A Timeless Sink for Your Modern Bathroom
Drop-in sinks are named for the way they are installed. The sink is lowered down into the vanity, with the edges resting directly on the vanity itself. The easy installation process makes the drop-in sink a popular choice. Check out our selection of drop-in sinks today!
What is a drop-in bathroom sink?
Because they are so easy to install, drop-in sinks are one of the most popular types of bathroom sinks you can find. Simply lower your sink into the cutout in your countertop and seal the edge that sits above your countertop with a water-tight seal.
A main characteristic of a drop-in sink in the lip edge that rests above the countertop. This lip is great for preventing water from seeping between your counter and the sink, but it also happens to catch a lot of dirt and grime. Cleaning a drop-in sink does take a little more effort than other sinks.
Drop-in Sinks vs. Undermount Sinks vs. Vessel Sinks
Drop-in and undermount sinks are pretty much opposite from each other. Rather than resting on top of your counter, undermount sinks are mounted from underneath the counter and attached with clips, epoxy, caulk, and sealants.
Undermount sinks can be heavier than drop-in sinks and benefit from having sturdier types of countertops like granite or concrete. Undermount sinks are easier to clean than drop-in sinks because they have a smooth transition from the counter to the sink and no edge that could collect dirt.
Vessel and drop-in sinks are similar as they both install above the countertop. However, instead of dropping into a hole and having the sink partially underneath the counter, the entire vessel sink is above the countertop.
Vessel sinks have the most variety in shape, size, and color compared to other bathroom sinks. They are great if you’re looking for something that can add a unique design element and be easier to clean.
How to Measure for a New Drop-In Bathroom Sink
Though it’s simple to install a drop-in bathroom sink, it’s important to get all the measurements right before you start. Here are some basic things to remember when measuring your sink.
If you’re replacing an existing drop-in sink, make sure your new sink has the same dimensions. Measure the length (right to left), width (front to back), and depth (top to bottom) of your existing sink. Check that the existing plumbing will still work.
If you are placing a new drop-in sink in a new vanity, make sure that the dimensions match up with the hole for your sink and plumbing hook ups.
Drop-in sinks need at least one inch of clearance between the lip of the sink and the cutout so the lip has somewhere secure to sit. A new vanity drop-in sink can’t be smaller than the cutout.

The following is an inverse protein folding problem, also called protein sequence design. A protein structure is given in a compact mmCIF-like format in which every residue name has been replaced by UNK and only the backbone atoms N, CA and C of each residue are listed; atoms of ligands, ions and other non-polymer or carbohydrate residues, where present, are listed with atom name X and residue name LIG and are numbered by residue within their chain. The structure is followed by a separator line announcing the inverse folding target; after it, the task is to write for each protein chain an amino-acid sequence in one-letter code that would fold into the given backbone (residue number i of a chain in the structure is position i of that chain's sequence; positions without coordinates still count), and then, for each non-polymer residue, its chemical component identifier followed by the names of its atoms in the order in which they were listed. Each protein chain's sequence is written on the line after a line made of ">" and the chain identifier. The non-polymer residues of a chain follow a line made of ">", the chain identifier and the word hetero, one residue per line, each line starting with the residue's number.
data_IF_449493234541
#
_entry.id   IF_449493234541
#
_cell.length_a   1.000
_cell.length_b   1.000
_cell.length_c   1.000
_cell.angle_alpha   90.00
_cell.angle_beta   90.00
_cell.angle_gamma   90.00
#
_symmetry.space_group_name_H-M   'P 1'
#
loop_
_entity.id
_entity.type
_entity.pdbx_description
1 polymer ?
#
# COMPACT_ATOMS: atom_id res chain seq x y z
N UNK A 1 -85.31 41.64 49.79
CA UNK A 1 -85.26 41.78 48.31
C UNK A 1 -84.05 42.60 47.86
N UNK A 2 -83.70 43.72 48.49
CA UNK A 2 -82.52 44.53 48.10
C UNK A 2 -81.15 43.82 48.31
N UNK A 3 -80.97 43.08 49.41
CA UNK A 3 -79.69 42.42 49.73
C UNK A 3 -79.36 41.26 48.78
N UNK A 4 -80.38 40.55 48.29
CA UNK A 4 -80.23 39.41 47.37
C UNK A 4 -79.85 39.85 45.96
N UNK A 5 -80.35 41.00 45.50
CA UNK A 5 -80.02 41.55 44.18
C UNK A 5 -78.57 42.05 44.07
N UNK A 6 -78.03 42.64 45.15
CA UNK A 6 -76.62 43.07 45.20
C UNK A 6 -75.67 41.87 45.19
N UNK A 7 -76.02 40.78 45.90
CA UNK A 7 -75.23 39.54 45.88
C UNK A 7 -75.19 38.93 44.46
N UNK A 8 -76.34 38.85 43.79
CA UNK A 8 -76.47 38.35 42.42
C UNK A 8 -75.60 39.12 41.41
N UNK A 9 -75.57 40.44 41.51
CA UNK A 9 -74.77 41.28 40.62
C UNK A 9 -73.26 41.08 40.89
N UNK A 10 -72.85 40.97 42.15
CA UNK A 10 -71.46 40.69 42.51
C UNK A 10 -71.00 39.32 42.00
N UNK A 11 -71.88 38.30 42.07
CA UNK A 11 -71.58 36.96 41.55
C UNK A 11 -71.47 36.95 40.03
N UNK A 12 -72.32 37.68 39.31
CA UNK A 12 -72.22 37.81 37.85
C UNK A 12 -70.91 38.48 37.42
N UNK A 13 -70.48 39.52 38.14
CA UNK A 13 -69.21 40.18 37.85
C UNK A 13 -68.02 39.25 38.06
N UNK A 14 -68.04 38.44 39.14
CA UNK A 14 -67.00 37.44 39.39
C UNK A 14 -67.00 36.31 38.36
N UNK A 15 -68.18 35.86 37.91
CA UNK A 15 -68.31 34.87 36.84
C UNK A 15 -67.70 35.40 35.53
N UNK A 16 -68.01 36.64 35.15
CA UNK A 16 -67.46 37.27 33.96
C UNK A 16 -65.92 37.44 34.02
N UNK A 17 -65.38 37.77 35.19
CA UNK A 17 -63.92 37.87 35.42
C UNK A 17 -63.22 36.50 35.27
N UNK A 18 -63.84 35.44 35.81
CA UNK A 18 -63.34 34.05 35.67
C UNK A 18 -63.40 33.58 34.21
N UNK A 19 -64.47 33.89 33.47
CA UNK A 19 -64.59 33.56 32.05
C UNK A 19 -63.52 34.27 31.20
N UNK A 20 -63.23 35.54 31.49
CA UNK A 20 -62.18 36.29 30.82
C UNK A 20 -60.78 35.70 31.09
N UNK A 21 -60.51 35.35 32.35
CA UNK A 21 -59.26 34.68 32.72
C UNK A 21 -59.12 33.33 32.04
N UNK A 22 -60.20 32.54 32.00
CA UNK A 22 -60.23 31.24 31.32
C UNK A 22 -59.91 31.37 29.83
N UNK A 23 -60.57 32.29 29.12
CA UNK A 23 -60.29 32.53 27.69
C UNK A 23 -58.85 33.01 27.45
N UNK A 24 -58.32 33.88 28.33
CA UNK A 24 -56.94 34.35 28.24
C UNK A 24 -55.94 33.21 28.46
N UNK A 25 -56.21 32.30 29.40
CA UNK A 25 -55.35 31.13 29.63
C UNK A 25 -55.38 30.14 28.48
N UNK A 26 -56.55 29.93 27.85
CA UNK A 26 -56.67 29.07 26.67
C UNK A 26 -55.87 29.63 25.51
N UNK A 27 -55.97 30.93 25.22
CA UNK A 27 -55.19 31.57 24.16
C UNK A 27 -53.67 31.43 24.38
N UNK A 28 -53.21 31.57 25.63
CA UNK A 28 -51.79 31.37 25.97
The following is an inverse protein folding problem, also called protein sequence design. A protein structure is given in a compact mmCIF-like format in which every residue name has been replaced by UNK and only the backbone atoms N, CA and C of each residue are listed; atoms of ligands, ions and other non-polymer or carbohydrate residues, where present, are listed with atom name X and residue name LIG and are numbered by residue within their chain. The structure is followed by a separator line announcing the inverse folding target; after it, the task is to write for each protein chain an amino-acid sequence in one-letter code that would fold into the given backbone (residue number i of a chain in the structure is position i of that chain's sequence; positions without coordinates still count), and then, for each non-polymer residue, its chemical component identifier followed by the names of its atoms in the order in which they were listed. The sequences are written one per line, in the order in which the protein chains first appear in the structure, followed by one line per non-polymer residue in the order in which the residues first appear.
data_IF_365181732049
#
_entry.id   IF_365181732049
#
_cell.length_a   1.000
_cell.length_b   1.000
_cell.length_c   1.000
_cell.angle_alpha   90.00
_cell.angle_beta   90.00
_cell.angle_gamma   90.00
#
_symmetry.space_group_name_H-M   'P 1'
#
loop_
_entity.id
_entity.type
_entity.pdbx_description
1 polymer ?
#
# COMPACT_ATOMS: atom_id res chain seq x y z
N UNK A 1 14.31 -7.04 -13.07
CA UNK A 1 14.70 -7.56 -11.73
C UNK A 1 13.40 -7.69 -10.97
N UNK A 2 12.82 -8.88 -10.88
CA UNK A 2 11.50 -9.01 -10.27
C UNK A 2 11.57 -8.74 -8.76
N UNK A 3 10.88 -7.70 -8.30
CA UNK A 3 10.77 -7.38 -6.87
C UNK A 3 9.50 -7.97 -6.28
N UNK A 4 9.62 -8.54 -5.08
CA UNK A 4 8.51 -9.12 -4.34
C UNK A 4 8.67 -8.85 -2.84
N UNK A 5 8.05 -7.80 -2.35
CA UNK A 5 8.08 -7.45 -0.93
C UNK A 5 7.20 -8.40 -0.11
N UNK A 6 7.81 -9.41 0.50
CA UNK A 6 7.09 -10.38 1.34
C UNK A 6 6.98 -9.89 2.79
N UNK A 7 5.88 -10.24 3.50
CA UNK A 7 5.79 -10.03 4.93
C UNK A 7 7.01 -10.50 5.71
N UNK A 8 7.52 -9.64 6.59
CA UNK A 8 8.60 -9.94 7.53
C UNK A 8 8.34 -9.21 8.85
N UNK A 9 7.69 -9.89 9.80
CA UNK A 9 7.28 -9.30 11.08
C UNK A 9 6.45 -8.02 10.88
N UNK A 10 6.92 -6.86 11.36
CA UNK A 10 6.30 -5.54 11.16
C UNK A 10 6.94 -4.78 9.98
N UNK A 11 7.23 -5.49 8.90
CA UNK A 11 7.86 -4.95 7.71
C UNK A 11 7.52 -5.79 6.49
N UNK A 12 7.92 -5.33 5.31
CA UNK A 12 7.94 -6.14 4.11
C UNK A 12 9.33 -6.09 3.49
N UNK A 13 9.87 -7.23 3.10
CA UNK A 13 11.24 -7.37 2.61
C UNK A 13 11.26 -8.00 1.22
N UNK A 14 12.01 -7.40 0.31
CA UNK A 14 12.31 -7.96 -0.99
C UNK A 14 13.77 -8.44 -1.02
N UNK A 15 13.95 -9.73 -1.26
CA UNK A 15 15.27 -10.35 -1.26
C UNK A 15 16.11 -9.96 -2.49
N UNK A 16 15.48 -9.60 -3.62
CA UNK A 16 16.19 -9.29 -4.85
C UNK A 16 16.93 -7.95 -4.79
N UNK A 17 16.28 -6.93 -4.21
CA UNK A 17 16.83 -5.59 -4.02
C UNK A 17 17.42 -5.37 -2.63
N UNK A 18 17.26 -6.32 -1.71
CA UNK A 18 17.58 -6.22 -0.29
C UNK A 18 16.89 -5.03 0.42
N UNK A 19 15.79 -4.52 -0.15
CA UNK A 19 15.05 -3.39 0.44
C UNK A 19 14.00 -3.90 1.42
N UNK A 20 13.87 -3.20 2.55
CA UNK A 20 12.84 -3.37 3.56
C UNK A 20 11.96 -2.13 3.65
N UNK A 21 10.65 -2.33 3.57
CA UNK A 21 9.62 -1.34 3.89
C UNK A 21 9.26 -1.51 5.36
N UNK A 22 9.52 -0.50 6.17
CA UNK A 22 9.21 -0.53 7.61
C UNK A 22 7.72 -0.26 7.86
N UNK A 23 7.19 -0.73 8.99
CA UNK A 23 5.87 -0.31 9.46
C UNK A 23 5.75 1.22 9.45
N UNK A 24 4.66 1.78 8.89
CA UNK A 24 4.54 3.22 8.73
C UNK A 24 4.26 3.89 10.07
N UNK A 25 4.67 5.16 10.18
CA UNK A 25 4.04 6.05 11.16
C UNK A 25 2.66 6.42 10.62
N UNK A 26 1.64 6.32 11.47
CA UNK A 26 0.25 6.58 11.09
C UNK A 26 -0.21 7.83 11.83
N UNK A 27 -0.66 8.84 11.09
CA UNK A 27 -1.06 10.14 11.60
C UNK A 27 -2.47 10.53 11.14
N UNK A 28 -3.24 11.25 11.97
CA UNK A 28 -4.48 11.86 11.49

Check to make sure that there will be enough space to install your new bathroom sink faucet along with the new sink.
Measure available space around your sink, like countertops and space before the walls. Make sure there is some breathing room!
Measure the length, width, and depth of your vanity cabinets, making sure to check for sufficient clearance between the bottom of the sink and the bottom of the cabinet. Preferably you will have some room for storage!
If you’re installing double sinks in your vanity, make sure that your sink width and counterspace will allow for at least 30 inches between the center of each sink.
Are all drop-in bathroom sinks the same size?
No, you can choose from a variety of sink sizes for drop-in bathroom sinks. Small drop-in sinks range from 15 to 20 inches long and 9 to 12 inches wide. Medium sinks are 20 to 30 inches long and 19 to 24 inches wide. Large sinks are 20 to 50 inches long and 19 to 24 inches wide. The depths of these sinks range anywhere from 5 to 7 inches.
Are all drop-in bathroom sinks round?
Round drop-in bathroom sinks are among the most popular shapes you’ll find, especially in older homes. However, there are lots of popular square, rectangle, and oval drop-in sinks too!
Can you replace an undermount sink with a drop-in sink?
Yes! Switching out an undermount sink for a drop-in sink is one of the easiest sink type switches you can do. Since they both require a hole in the countertop for installation, all you need to do is make sure that your drop-in sink is the same shape and large enough for the lip to have at least one inch of clearance to rest around the edge of the countertop.